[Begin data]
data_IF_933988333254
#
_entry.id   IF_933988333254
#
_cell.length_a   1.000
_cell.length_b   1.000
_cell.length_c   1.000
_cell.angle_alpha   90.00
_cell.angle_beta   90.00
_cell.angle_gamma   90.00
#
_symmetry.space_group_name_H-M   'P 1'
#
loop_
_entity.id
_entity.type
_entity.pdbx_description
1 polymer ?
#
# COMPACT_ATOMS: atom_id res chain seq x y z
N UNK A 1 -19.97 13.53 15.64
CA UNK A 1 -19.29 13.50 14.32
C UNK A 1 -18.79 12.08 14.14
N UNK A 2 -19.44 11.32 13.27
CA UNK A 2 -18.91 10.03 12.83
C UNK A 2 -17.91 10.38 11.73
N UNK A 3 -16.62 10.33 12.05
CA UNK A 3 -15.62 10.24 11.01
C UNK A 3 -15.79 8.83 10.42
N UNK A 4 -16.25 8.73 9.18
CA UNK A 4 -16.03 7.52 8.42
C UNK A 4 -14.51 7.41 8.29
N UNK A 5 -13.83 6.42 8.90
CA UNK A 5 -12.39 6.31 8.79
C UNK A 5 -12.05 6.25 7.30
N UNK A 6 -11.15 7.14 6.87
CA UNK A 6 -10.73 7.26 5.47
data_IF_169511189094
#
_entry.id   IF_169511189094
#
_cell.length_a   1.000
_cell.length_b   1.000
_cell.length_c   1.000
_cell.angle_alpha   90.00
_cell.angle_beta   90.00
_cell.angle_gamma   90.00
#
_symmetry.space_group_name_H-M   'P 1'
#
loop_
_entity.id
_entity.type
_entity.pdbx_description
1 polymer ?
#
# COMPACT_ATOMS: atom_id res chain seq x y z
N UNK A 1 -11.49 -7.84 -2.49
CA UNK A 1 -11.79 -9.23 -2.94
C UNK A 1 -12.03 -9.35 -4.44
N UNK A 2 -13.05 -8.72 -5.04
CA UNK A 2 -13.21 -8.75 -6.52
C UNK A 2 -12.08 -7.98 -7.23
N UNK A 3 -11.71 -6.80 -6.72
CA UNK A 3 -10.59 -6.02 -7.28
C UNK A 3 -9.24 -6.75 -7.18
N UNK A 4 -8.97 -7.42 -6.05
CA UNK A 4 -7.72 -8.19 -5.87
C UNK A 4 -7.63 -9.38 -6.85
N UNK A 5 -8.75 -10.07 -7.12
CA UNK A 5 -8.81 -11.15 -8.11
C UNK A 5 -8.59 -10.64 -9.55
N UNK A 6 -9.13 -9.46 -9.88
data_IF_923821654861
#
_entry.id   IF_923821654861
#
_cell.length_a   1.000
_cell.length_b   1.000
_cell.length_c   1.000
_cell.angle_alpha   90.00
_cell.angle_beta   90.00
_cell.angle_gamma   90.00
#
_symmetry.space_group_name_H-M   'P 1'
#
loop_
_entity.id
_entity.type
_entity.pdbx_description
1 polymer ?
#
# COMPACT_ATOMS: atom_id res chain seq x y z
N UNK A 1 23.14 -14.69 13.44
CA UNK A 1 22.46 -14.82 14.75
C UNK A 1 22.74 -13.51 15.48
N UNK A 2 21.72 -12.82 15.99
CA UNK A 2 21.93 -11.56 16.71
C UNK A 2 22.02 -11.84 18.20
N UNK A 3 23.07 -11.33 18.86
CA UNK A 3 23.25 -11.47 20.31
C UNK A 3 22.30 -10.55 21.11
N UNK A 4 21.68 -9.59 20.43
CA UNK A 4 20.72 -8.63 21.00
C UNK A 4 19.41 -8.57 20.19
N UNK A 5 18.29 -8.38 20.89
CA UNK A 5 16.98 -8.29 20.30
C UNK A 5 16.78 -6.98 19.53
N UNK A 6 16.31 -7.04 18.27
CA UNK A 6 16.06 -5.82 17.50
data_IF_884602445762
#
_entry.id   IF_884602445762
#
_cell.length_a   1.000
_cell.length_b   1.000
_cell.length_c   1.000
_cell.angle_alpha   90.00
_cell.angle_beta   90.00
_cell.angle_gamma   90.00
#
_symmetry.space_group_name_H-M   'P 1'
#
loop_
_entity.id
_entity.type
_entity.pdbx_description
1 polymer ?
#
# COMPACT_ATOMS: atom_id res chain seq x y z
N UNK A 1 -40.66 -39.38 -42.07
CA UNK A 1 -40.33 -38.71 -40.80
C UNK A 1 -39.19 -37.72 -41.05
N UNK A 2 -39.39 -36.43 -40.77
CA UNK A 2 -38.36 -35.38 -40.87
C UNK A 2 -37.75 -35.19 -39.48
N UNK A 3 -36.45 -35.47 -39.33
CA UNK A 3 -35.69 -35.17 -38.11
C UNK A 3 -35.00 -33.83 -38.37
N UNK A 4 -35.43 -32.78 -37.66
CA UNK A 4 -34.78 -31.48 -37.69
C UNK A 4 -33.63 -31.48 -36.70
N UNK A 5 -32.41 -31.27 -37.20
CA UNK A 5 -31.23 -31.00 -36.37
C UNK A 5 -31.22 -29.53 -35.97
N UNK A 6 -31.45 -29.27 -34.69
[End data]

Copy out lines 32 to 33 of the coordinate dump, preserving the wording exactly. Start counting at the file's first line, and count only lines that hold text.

C UNK A 4 -14.51 7.41 8.29
N UNK A 5 -13.83 6.42 8.90